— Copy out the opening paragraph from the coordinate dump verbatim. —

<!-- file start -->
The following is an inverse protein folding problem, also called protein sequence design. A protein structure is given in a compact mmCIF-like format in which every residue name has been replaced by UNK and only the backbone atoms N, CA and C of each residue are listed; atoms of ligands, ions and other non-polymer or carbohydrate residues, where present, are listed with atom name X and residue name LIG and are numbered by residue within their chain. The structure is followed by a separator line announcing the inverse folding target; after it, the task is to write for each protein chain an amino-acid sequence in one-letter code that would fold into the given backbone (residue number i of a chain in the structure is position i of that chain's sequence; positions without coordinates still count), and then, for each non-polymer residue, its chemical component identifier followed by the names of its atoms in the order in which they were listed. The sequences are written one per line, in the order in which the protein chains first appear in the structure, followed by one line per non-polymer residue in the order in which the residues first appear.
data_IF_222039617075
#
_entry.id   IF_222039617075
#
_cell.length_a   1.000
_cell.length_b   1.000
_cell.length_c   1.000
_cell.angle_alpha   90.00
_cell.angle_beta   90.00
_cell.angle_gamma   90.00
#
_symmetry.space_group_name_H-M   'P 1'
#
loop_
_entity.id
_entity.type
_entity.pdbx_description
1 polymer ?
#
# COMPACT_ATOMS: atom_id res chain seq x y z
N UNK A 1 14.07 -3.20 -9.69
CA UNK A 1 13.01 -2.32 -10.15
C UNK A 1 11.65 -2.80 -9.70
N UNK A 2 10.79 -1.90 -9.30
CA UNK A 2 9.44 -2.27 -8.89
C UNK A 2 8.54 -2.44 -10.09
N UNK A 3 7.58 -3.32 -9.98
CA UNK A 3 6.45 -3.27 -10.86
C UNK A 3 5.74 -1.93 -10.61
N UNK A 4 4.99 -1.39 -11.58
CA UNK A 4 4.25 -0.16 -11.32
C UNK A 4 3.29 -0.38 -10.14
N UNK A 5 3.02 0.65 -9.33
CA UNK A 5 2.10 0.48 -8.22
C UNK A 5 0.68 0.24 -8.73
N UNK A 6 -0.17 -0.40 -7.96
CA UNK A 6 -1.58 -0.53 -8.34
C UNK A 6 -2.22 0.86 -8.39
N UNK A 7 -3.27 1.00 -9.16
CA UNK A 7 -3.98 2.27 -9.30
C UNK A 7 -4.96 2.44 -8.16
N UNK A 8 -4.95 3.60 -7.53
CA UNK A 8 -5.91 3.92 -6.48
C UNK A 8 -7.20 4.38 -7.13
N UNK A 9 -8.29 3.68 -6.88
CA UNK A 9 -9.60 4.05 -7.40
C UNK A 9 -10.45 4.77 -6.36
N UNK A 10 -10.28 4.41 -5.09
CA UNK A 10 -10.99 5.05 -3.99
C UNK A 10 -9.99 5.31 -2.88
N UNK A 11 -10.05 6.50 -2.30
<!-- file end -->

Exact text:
The following is an inverse protein folding problem, also called protein sequence design. A protein structure is given in a compact mmCIF-like format in which every residue name has been replaced by UNK and only the backbone atoms N, CA and C of each residue are listed; atoms of ligands, ions and other non-polymer or carbohydrate residues, where present, are listed with atom name X and residue name LIG and are numbered by residue within their chain. The structure is followed by a separator line announcing the inverse folding target; after it, the task is to write for each protein chain an amino-acid sequence in one-letter code that would fold into the given backbone (residue number i of a chain in the structure is position i of that chain's sequence; positions without coordinates still count), and then, for each non-polymer residue, its chemical component identifier followed by the names of its atoms in the order in which they were listed. The sequences are written one per line, in the order in which the protein chains first appear in the structure, followed by one line per non-polymer residue in the order in which the residues first appear.